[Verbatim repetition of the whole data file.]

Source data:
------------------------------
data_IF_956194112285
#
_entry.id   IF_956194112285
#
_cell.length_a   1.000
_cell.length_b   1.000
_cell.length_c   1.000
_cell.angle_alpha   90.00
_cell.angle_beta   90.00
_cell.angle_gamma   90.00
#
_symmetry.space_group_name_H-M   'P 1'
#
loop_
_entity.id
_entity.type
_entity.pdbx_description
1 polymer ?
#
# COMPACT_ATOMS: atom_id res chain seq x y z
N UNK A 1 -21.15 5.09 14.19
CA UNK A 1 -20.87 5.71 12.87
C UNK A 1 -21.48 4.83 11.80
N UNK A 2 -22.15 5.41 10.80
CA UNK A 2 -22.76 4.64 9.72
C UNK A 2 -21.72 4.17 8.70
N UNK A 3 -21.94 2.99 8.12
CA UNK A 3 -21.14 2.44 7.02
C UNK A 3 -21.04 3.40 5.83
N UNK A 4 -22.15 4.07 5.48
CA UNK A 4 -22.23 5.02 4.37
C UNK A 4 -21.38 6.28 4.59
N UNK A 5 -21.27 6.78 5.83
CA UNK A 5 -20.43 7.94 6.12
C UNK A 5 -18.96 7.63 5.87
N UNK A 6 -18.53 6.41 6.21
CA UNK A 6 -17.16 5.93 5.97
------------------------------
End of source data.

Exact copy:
data_IF_956194112285
#
_entry.id   IF_956194112285
#
_cell.length_a   1.000
_cell.length_b   1.000
_cell.length_c   1.000
_cell.angle_alpha   90.00
_cell.angle_beta   90.00
_cell.angle_gamma   90.00
#
_symmetry.space_group_name_H-M   'P 1'
#
loop_
_entity.id
_entity.type
_entity.pdbx_description
1 polymer ?
#
# COMPACT_ATOMS: atom_id res chain seq x y z
N UNK A 1 -21.15 5.09 14.19
CA UNK A 1 -20.87 5.71 12.87
C UNK A 1 -21.48 4.83 11.80
N UNK A 2 -22.15 5.41 10.80
CA UNK A 2 -22.76 4.64 9.72
C UNK A 2 -21.72 4.17 8.70
N UNK A 3 -21.94 2.99 8.12
CA UNK A 3 -21.14 2.44 7.02
C UNK A 3 -21.04 3.40 5.83
N UNK A 4 -22.15 4.07 5.48
CA UNK A 4 -22.23 5.02 4.37
C UNK A 4 -21.38 6.28 4.59
N UNK A 5 -21.27 6.78 5.83
CA UNK A 5 -20.43 7.94 6.12
C UNK A 5 -18.96 7.63 5.87
N UNK A 6 -18.53 6.41 6.21
CA UNK A 6 -17.16 5.93 5.97